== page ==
The Fundamental Pistons Continue to Fire for the Aussie and Canadian Dollars
While we deal with the progress and restraint in abstract themes like global trade wars, there are more defined fundamental events to keep tabs on through the upcoming session. The Dollar has its own scheduled event risk in the form of the April trade report. As crucial as trade is at the moment, this indicator is backwards looking and will not alter the course of the President in his policy setting. Further, the lack of response to the ISM service sector report from either US equities or the currency shows what driver matters. In contrast, we have distinct volatility following the Australian Dollar's two days of heavy event risk. Monday's round of 1Q corporate profit, retail sales and inflation all registered better-than-expected readings that leveraged a strong AUD rally. This past session's RBA rate decision however drained all enthusiasm in the charge. The group kept its cautious path and optimistic view for the economy, walking the line exactly between the RBNZ's dovish shift and BoC's hawkish. Ahead, we have 1Q Australian GDP which is more than capable of generating volatility with a surprise. For the Canadian Dollar, the attention is on event risk that speaks to an effective trend: trade. The April trade report will be evaluated against the new US metal tariffs, the retaliatory duties and growing concerns over NAFTA negotiations. Pound for pound, the employment data on Friday is more market moving, but there will certainly be weight behind this report.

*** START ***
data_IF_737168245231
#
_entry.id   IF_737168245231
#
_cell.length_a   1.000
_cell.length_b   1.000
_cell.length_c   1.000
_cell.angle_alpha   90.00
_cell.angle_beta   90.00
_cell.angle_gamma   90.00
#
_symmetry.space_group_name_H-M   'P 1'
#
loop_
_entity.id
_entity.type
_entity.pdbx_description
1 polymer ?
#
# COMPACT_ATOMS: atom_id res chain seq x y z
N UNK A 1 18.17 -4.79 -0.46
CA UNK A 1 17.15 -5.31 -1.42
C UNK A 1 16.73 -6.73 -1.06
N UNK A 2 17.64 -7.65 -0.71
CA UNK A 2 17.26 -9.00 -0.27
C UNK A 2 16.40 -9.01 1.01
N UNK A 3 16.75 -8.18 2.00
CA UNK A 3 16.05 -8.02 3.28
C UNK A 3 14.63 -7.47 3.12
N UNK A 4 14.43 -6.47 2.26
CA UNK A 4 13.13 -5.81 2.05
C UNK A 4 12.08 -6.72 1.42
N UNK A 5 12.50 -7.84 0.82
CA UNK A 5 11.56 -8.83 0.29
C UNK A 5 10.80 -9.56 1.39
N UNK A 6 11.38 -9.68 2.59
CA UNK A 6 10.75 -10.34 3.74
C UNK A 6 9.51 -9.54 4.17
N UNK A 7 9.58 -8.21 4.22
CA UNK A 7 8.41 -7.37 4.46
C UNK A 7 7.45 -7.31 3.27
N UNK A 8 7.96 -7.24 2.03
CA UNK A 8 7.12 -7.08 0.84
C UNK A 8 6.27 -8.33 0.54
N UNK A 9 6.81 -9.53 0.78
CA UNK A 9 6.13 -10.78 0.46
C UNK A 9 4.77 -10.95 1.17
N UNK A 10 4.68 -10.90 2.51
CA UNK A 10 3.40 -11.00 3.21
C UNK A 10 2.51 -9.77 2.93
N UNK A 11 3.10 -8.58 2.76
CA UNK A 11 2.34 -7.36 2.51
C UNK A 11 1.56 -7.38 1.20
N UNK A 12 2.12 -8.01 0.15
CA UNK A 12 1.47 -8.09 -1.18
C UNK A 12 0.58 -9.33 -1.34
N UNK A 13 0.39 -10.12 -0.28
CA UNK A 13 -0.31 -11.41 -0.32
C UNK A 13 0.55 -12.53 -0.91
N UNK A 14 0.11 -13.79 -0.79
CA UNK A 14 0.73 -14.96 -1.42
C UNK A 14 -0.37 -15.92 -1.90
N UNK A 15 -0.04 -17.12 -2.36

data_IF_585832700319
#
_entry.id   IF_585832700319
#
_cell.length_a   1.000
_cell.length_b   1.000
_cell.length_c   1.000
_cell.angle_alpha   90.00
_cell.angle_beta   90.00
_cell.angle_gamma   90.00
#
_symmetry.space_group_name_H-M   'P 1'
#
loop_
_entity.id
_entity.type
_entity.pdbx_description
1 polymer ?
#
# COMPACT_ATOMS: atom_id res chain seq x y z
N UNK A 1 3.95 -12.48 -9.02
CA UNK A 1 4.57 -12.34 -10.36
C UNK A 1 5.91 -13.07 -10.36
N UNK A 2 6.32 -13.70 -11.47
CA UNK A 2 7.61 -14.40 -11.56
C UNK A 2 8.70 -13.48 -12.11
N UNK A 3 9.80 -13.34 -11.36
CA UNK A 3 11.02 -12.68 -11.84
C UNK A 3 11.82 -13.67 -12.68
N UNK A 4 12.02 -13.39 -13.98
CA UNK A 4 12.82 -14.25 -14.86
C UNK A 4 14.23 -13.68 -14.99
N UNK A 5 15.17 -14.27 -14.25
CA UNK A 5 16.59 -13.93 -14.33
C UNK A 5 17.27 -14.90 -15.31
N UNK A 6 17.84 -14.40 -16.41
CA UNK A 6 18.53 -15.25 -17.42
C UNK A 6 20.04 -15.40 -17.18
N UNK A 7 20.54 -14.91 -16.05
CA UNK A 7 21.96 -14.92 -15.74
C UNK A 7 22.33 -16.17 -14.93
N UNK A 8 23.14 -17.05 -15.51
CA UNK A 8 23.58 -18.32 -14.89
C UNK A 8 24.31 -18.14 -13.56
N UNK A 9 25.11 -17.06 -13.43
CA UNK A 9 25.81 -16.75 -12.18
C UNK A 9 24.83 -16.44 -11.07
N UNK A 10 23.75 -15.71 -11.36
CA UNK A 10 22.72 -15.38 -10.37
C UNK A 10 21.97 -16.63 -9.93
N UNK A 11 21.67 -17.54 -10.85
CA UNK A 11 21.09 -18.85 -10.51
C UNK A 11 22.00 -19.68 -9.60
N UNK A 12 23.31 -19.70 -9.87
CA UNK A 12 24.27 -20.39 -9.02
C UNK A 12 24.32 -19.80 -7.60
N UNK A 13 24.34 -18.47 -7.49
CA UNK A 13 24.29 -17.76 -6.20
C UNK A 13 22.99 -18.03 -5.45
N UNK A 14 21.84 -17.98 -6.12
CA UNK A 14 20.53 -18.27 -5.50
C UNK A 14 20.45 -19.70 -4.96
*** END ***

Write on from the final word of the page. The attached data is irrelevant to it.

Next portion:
Keeping Tabs on the Euro, Pound and Oil Through an Uneasy Calm
There has been an impressive amount of progress via trend for a range of currencies and assets recently, though these moves aren't unfolding in a straight line. From the Euro, the retreat from a year-long trend is still marking progress through concern over the path Italian political pressures are adding to the European Union and Monetary Union. That said, building speculation around the ECB's policy path is working to counterbalance the bearishness. ECB President Draghi didn't give any insight ahead of the next official meeting which is considered the 'quarterly' event with updates on forecasts and an expected change from passive dove to long road into normalization. For the Pound, the slide in recognition of Brexit trouble has recently stabilized; while the news that the government will push 12 crunch votes on June 15th has traders weighing whether the pressure will result in any tangible change to the uncertainty still weighing on the currency. Then there is oil. Following Monday's critical break of a trend channel support lasting months and the 100-day moving average, this past session's performance was modest bullish one that checked fear of a break that turned into a cliff dive. In the meantime, the enormous spread between US-based WTI and European-standard Brent marked a sharp reduction with the former's bounce and latter's slide. We discuss all of this and more in today's Trading Video.